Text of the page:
Last year, the all-new Hyundai Sonata arrived like a bolt of lightning from above. Dramatically styled, stuffed with features, competitively priced, and returning some of the best gas mileage figures in the mid-size class, the 2011 Hyundai Sonata continues to sell well. It’s worrying the product planners at Toyota, Honda, Chevrolet, and Ford, and it should.
“Fluidic Sculpture” design cues aside, Hyundai took the gamble of ditching a V-6 option for their mid-size model. Instead, the company offers only fours, which cuts weight and reduces the space needed to house the engine and transmission. The standard engine is a 198-horsepower, 2.4-liter four mated to a six-speed automatic or a six-speed manual, the latter rated at 24 mpg city, 35 mpg highway, and a combined number of 28mpg. Performance junkies can order the more powerful, turbocharged 274-hp, 2.0-liter engine, which cuts mileage a bit.
But it’s the 2011 Sonata Hybrid model that’s the true gas mileage champ. The EPA rates it at 35 mpg city, 40 mpg highway, giving a combined rating of 37 mpg. The Sonata Hybrid differs from most other hybrids in its ability to return better highway mileage than the city driving number.
U.S. drivers spend more time at highway speeds than in city driving, Hyundai engineers point out, so they tuned their first-ever hybrid to run in all-electric mode at up to 70 mph. That’s far higher than either the Ford Fusion Hybrid, at 47 mph, or the even lower Toyota Camry Hybrid, which runs solely on electric power only up to about 30 mph.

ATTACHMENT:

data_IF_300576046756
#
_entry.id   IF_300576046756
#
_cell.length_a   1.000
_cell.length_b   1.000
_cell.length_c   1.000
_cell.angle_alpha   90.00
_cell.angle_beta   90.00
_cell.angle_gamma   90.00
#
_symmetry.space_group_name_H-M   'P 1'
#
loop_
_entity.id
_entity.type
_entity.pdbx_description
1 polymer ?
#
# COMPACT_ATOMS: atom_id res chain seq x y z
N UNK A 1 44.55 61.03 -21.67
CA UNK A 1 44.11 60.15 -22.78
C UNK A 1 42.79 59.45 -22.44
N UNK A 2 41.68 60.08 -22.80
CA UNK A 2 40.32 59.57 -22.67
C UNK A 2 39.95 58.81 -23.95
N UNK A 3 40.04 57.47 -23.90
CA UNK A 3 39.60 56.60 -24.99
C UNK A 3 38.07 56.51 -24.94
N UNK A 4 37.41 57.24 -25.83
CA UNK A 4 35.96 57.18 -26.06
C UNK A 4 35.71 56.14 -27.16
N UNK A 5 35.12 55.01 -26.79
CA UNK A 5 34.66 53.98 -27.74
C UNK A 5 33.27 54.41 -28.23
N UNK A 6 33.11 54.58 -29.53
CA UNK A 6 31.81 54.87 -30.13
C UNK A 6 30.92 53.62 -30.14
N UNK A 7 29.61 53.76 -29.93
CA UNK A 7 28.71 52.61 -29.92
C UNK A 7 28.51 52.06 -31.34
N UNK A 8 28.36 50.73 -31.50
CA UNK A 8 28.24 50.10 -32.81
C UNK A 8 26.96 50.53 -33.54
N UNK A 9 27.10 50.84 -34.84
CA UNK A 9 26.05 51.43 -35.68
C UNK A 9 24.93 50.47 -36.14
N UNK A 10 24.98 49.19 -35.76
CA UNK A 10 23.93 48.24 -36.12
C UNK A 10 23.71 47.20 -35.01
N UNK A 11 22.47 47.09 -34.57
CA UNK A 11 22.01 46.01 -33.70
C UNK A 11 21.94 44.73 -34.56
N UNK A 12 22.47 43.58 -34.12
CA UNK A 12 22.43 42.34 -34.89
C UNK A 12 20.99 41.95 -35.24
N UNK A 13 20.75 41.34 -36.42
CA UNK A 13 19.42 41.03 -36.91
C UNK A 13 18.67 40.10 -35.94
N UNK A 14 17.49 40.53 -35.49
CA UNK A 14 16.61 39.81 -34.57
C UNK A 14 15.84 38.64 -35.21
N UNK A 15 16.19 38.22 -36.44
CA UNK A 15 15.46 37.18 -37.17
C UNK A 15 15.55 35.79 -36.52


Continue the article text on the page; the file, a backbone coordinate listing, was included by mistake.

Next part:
Roomy inside, the 2011 Hyundai Sonata rides smoothly but could use some tightening up of its steering—it’s prone to wander on some highway surfaces—as well as more work on suppressing interior noise. We’d like to see a bit less glossy plastic, but Hyundai makes the best of what it has, with an interior almost as stylish as the outside is.
But the 2011 Sonata delivers on features in a big way. For less than $20,000, you can get a spacious, stylish, and well-equipped mid-size sedan that includes satellite radio, Bluetooth, and a USB port. The 2.0T turbo version comes in about $25,000, and even the Sonata Hybrid is base-priced at $25,795 before shipping. That’s in the same ballpark as the Fusion Hybrid and Camry Hybrid, along with the more distinctive Toyota Prius hatchback—which, unlike the three sedans, is a dedicated hybrid vehicle with no gasoline-only alternative. And it’s even in range of the Honda Civic Hybrid, which is a whole car class smaller and largely foregoes the ability to run on electric power alone.
For more details, see the full review of the 2011 Hyundai Sonata lineup on our sister site, TheCarConnection.